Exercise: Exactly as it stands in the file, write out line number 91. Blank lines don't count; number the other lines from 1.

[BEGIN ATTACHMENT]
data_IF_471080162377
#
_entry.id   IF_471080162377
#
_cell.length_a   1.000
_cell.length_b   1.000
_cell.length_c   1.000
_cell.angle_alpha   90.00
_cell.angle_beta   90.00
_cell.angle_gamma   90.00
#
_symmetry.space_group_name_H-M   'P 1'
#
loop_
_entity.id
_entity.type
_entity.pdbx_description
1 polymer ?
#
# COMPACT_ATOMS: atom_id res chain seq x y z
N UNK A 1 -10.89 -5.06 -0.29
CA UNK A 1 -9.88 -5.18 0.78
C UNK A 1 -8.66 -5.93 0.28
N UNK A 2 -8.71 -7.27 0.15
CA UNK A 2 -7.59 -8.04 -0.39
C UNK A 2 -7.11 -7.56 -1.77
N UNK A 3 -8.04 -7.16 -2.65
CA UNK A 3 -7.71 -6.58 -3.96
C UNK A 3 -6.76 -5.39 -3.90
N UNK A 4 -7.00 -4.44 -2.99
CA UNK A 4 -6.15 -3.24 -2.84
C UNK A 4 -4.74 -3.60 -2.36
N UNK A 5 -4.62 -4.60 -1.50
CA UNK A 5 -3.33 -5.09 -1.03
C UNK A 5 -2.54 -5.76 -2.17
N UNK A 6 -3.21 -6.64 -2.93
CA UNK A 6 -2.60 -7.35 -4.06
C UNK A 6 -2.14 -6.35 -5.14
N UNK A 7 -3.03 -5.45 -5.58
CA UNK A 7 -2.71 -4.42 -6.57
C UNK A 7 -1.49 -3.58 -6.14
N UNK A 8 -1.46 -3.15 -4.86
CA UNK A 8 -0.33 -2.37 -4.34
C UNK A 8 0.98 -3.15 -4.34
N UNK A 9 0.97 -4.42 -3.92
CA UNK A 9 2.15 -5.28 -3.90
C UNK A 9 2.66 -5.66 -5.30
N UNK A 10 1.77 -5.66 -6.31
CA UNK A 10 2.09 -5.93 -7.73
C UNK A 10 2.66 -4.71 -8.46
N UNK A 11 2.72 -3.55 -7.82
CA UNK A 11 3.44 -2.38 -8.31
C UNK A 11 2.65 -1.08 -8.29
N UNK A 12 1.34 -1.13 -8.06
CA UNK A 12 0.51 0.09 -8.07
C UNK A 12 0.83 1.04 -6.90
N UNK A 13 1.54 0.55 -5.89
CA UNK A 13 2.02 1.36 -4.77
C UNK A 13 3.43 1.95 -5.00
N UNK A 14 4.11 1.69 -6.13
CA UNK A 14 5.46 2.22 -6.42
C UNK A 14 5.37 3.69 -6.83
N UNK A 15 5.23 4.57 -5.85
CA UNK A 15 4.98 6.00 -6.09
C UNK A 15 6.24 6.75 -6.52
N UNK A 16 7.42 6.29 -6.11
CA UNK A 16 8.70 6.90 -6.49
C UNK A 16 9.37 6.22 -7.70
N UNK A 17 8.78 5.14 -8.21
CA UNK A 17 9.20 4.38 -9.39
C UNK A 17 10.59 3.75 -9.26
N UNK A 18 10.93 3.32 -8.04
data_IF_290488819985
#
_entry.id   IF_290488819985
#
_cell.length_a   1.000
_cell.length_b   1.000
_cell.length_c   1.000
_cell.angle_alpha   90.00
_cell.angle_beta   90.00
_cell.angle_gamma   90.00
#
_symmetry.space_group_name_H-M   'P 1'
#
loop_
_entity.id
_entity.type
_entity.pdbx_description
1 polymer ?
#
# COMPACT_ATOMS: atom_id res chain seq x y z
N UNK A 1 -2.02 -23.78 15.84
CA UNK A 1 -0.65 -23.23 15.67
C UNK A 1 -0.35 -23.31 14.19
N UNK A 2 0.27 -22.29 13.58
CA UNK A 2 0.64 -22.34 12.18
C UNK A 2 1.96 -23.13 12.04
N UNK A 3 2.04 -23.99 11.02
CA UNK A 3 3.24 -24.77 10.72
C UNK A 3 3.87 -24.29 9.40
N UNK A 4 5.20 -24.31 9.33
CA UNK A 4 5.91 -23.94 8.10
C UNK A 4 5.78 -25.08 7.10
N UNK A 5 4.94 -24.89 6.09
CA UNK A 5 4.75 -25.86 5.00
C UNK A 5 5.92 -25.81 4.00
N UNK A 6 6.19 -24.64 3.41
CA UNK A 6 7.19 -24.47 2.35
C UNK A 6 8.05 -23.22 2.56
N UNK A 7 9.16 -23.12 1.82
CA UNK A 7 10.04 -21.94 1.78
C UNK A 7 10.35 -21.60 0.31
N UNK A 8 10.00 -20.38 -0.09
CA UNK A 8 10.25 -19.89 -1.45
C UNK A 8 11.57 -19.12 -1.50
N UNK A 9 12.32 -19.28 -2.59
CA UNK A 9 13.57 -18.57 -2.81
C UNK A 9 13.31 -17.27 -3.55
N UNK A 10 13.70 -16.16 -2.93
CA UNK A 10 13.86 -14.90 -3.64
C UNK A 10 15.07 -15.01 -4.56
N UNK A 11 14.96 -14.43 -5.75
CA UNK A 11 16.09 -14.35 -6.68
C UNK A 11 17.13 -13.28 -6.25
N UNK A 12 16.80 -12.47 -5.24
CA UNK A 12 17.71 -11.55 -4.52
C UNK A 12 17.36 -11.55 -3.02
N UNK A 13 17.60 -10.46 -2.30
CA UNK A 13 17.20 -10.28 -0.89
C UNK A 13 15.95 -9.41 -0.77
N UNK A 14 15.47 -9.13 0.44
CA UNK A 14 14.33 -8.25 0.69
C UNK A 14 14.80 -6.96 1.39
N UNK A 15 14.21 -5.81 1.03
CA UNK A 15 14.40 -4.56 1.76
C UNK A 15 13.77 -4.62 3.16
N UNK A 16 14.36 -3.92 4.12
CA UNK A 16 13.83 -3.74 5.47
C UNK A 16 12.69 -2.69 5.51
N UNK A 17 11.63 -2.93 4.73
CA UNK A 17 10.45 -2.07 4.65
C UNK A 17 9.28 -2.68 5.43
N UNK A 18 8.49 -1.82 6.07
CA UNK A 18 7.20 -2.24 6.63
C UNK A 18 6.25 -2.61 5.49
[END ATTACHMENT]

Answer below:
#